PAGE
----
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Wheat still left in the field is being punished by rain, and is in danger of not being harvested at all.

The spring wheat and durum harvests are being slowed by rain, and that is punishing a significant amount of grain still left in the field with instances of sooty mold and sprouting grain.

About 85 percent of North Dakota’s spring wheat and 73 percent of its durum crop are in, while, in Montana, 80 percent of spring wheat and just 51 percent of durum are in.

Harvest averages are more usually in the 90 percent range for this time of year for both crops in both states, leaving a significant amount of wheat in jeopardy of not being harvested at all.

The grain that has been harvested so far appears to be in good shape. NDSU’s wheat quality lab has about 70 percent of its usual spring wheat samples, and the grade for them so far is No. 1 Northern Spring. Protein is stable at 14.6 percent, test weight averages are 60.3 pounds per bushel and thousand kernel weights are higher than last year at 34.1 grams.

But vitreous kernel content is 65 percent — a side effect of wet weather. Damage is slightly higher than last year, at .4 percent.

Falling numbers have clocked in noticeably lower this year than last. While many producers had strong yields and good quality wheat, a larger percentage than usual report falling numbers below 300. Some report 200 and lower.

For durum, NDSU has collected less than half the usual samples, and very few of the samples they do have are from northwestern North Dakota. The harvest pace in the region has been especially slow, with some reporting harvest completion of 50 percent or less.

Durum protein is half a point lower than last year, at 13.7 percent, according to NDSU analysis. Test weights are averaging 60.7 pounds per bushel. Falling numbers are lower than last year, at 364 seconds.

Color has been adversely affected by wet weather conditions. The vitreous kernel content is so far at 63 percent. Damage is higher than last year, at .4 percent.

More wet weather is ahead in the forecast, along with potential freezing temperatures. The likelihood is that wheat not already harvested by now may not be harvested at all, due to inaccessible fields and severe quality issues.

Winter wheat, meanwhile, is 96 percent harvested in Montana, ahead of last year’s 95 percent, and close to the five-year average of 99 percent.

For planted winter wheat, progress is at 15 percent complete in Montana. That is ahead of last year’s 7 percent, but behind the five-year average 32 percent. North Dakota is ahead of Montana with planted wheat at 31 percent — but behind last year’s 52 percent and the 51 percent average.

Here’s a look at how other crops in the MonDak are faring:

North Dakota soybeans are rated 61 percent good to excellent. Soybeans dropping leaves are at 67 percent, which is well behind 90 percent last year, and behind the 83 percent five-year average. Just 1 percent of the crop has been harvested, behind 19 percent last year, and the 10 percent average.

Corn is 71 percent good to excellent. Corn dough is 97 percent, near the five-year 99 percent average. Dented was 59 percent, well behind the 89 percent average. Mature is 5 percent, well behind last year’s 62 percent and the five-year average, 37 percent.

Corn harvested for silage in Montana is at 40 percent, which is nearing last year’s 50 percent and the five-year average, 55 percent.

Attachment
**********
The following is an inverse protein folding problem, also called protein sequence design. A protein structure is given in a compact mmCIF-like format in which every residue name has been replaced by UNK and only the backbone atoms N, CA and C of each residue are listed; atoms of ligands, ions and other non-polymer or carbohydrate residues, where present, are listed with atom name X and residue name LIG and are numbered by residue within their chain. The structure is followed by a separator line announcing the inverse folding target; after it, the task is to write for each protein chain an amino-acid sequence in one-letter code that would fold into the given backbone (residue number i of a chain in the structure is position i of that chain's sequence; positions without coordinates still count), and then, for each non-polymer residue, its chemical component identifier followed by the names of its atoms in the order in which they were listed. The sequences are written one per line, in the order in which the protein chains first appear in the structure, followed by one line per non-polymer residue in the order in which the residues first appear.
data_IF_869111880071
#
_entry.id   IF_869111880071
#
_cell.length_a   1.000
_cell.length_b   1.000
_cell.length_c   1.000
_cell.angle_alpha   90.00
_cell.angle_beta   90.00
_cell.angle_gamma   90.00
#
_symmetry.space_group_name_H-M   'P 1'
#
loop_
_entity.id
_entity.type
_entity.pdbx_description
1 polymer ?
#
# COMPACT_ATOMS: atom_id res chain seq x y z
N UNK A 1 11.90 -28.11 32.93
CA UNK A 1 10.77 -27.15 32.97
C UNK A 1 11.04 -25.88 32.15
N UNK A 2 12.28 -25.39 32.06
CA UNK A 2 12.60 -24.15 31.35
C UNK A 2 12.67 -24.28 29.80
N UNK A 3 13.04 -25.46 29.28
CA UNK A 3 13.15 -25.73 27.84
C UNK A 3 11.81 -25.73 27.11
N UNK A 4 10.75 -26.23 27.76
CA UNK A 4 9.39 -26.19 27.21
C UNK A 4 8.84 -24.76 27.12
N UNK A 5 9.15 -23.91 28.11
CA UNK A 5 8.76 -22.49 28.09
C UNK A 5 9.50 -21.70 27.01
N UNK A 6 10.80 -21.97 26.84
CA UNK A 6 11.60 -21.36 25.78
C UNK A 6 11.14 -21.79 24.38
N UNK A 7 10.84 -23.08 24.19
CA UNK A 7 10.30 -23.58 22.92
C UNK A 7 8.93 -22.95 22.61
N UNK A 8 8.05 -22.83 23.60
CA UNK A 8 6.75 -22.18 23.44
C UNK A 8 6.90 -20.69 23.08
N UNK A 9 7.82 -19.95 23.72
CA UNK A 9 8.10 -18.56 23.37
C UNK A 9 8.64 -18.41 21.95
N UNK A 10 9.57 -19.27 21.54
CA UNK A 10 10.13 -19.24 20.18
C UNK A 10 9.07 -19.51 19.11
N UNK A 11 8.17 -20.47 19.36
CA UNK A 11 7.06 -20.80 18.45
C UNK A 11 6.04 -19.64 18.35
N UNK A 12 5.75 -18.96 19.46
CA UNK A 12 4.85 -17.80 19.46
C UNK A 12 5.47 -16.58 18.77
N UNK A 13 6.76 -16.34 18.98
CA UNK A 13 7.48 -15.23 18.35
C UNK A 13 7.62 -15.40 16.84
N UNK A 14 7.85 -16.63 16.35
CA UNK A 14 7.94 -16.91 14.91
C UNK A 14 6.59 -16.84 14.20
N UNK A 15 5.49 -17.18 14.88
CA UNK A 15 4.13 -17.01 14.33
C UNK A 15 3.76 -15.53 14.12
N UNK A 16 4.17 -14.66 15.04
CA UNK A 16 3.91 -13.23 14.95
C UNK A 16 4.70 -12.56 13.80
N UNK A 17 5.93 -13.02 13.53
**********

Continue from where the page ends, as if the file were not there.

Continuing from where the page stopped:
North Dakota canola, meanwhile, is at 61 percent, well behind the 90 percent average. Montana canola is a little further along, at 70 percent harvested, but still behind the 87 percent average.

Sugarbeet conditions are 89 percent good to excellent in North Dakota. Harvest is at 13 percent, slightly ahead of the 11 percent average.

In Montana, sugarbeets are 63 percent good to excellent. That is significantly less than the five-year average for condition, 85 percent good to excellent. No harvest stats were given.

North Dakota barley is 94 percent harvested, close to the average 97 percent. But barley in Montana is still behind, at 85 percent harvested. The average is 97 percent.

Dry edible peas in North Dakota are at 96 percent harvested. In Montana, they are 94 percent in, ahead of last year’s 92 percent — but represents little progress compared to last week’s 92 percent. Wet conditions were the problem.

Dry edible beans, meanwhile, are 28 percent harvested in North Dakota, which is well behind 84 percent last year and the 59 percent average. Quality is rated 57 percent good to excellent. In Montana, dry edible beans are at 76 percent harvested, approaching the five-year average 84 percent.

Lentils in North Dakota are at 69 percent harvested, well behind last year’s 97 percent, and behind the five-year average 88 percent. Montana, lentils, meanwhile are 93 percent harvested, which is ahead of last year’s 90 percent.

North Dakota sunflowers are a bright spot with 81 percent good to excellent. Ray flowers dry are at 88 percent, behind 96 percent last year, and bracts turned yellow are 66 percent, approaching the average 74 percent. Bracts turned brown are at 20 percent, though — well behind 55 percent last year.

Montana safflower is 25 percent harvested, approaching the average 33 percent. Ninety-one percent are turning color, which is close to last year’s 92 percent. The quality is rated 68 percent good to excellent.

North Dakota flaxseed is 55 percent harvested, well behind the average 82 percent. Condition is rated 76 percent good to excellent.

In Montana, 35 percent of flaxseed is harvested, behind last year’s 74 percent. The quality is 43 percent good to excellent.

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